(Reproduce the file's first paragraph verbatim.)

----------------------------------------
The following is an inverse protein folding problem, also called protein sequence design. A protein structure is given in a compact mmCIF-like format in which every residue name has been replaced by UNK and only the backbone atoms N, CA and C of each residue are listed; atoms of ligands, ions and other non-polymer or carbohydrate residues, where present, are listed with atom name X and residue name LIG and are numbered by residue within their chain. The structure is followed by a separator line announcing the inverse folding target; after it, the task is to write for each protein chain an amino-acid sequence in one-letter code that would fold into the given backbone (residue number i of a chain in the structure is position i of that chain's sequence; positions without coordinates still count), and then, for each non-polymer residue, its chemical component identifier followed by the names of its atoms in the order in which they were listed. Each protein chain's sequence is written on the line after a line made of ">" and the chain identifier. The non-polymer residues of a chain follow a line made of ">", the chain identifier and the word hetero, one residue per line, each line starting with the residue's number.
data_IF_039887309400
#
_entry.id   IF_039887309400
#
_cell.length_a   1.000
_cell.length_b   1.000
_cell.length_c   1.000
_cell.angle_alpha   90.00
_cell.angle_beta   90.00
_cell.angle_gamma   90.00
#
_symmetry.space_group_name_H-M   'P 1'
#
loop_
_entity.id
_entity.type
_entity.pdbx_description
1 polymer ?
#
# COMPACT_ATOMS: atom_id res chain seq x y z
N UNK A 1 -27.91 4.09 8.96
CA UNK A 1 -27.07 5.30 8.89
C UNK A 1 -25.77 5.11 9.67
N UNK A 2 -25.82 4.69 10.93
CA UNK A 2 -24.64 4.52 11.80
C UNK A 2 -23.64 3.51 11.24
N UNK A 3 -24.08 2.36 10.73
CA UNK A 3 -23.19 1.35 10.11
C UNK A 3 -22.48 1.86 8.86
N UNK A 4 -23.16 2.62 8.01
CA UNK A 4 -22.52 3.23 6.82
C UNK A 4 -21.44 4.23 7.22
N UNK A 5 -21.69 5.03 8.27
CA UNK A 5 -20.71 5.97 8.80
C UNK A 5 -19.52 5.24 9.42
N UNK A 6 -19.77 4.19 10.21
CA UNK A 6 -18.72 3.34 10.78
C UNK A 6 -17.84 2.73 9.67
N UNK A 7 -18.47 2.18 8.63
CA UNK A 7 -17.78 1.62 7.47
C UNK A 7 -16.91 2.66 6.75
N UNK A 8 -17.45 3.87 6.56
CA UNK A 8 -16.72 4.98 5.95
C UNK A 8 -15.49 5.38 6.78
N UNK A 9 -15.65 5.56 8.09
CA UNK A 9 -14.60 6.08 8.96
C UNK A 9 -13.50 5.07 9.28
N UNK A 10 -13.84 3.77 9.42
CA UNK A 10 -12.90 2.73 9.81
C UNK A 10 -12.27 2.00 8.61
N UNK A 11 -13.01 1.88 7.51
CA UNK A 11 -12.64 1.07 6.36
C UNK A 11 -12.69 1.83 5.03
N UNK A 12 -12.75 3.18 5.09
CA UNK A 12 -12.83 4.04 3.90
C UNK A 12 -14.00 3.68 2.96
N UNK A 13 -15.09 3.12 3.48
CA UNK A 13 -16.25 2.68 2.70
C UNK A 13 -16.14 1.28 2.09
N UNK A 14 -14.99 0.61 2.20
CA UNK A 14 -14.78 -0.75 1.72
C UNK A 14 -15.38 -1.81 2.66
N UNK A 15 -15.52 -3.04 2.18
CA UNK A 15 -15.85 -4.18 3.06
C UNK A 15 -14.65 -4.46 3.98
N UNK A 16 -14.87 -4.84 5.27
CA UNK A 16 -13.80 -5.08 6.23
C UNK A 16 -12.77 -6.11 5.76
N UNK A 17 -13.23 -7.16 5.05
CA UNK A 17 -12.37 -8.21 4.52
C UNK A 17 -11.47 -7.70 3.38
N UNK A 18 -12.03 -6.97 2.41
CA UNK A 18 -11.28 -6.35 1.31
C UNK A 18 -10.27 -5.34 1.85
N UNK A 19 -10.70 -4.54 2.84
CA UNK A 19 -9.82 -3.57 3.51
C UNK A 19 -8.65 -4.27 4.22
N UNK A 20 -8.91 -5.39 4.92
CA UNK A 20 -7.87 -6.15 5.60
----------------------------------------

The following is an inverse protein folding problem, also called protein sequence design. A protein structure is given in a compact mmCIF-like format in which every residue name has been replaced by UNK and only the backbone atoms N, CA and C of each residue are listed; atoms of ligands, ions and other non-polymer or carbohydrate residues, where present, are listed with atom name X and residue name LIG and are numbered by residue within their chain. The structure is followed by a separator line announcing the inverse folding target; after it, the task is to write for each protein chain an amino-acid sequence in one-letter code that would fold into the given backbone (residue number i of a chain in the structure is position i of that chain's sequence; positions without coordinates still count), and then, for each non-polymer residue, its chemical component identifier followed by the names of its atoms in the order in which they were listed. Each protein chain's sequence is written on the line after a line made of ">" and the chain identifier. The non-polymer residues of a chain follow a line made of ">", the chain identifier and the word hetero, one residue per line, each line starting with the residue's number.